FFRF is only asking readers to remind the paper through comments that there is a large section of non-believers. My guess is that USA Today would not have written an article titled JESUS and written “So, we wondered, what do we see when we consult Jesus?”, even though the number of non-Christians is smaller than the number of non-believers.

    The only downside I see with the FFRF action alert is that the commentators are not always the most tactful (!) in wording their criticism. At the same time, just like the ACLU is there watching violations of personal liberties, be it good or bad, I appreciate have FFRF watching over the media. I think it was Greta Christina who argued we need both the loud and the thoughtful voices. To have a cover story on God deserves some kind of response, even now.

  • Good common-sense article. Maybe I’ll re-blog it.
    I do however agree with Dave in the first comment: I can “imagine” any number of Gods – though not some of the more post-modern varieties – as easily as I can a unicorn, without claiming to “perceive” any of them.

  • “If we start complaining about every single mention of god … no one’s going to be paying any attention when we have something real to complain about.”

    Yes, we need to focus our energy on the real issue: Making certain no small town anywhere in America dares put a Christmas display on public property. The pain of my constitutional rights being leeched out of me when I pass near one is unbearable.

  • Certainly there are other things we could use the time and energy to protest…

  • Yeah, sorry, I’m not going to become the next Bill Donahue or Bill O’Reilly. I’ll save my wrath for something that actually deserves it.

  • Non-Litigious Atheist

    If we start complaining about every single mention of god — especially in a magazine designed to appeal to the lower-common-denominator of readers– no one’s going to be paying any attention when we have something real to complain about.

    In that vein, perhaps we should stop complaining about every creche on public property and lip-service mention of God on currency since they too are meant to appeal to the lowest common denominator of the general public.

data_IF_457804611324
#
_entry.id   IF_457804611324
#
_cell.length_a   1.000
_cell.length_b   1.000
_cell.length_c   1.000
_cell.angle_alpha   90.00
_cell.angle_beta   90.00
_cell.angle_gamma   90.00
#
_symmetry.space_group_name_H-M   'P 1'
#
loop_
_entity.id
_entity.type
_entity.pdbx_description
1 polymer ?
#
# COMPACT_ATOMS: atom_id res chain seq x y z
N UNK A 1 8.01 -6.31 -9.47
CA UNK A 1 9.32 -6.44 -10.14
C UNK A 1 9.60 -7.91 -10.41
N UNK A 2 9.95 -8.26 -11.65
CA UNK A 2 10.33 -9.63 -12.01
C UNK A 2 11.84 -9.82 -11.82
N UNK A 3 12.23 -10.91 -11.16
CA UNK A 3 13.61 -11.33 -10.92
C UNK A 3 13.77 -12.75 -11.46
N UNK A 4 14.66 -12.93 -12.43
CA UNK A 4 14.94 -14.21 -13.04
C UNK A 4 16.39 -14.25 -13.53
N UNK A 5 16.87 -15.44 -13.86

That way people might pay attention when we have something real to talk about – like whether there is any evidence for gods.

    Believe it or not, some Christians actually say there is evidence for their religion – so we would do well not to give them the last word on that.

    And if you want people to take us seriously maybe you should stop pushing for people to childishly ‘Pharyngulate’ online surveys.

  • Non-Litigious Atheist

    Oh, FFRF, I love you so. But stick to the church-state violations. Wandering into cultural commentary isn’t your strong suit.

    @Everyday Atheist: The FFRF complaint was a resounding success. It got us talking about FFRF. Mission accomplished.

  • It’s not good journalism at all, but it’s also not an insult to atheists.

    Bingo. USA Weekend is an insult to atheists only to the extent that there is large overlap between “atheists” and “people with half a brain.”

    Now, I could definitely see the FFICF (Freedom From Inane Crap Foundation) suggesting a protest here…

  • Hamilton Jacobi

    I think the cover is fine, but it should say “How some Americans imagine.”

    If they want to say “How Americans imagine,” then they should also include words such as “nonexistent,” “fairy tale,” “brutal tyrant,” “psychopath,” and many others.

  • SeekerLancer

    When I saw this magazine in the paper I thought it was a little lame but it’s overreacting to call it anything beyond that.

  • A paper writing a fluff piece about God at Christmas time? I can’t see how that’s worth complaining about.

    The article’s writer, Cathy Lynn Grossman… claimed that 5% of those who chimed in were nonbelievers… However, 15% of Americans identify as nonreligious (ARIS 2008).

    It’s likely only 5% of the people who responded to Grossman’s survey identified as nonbelievers. Her sample was of USA Today readers, hardly scientific, and not representative of Americans as a whole.

  • Demonhype


    Religious displays on public property are a government endorsement of religion, which is a direct violation of the First Amendment, and in some (many?) cases they involve spending public money to create and maintain.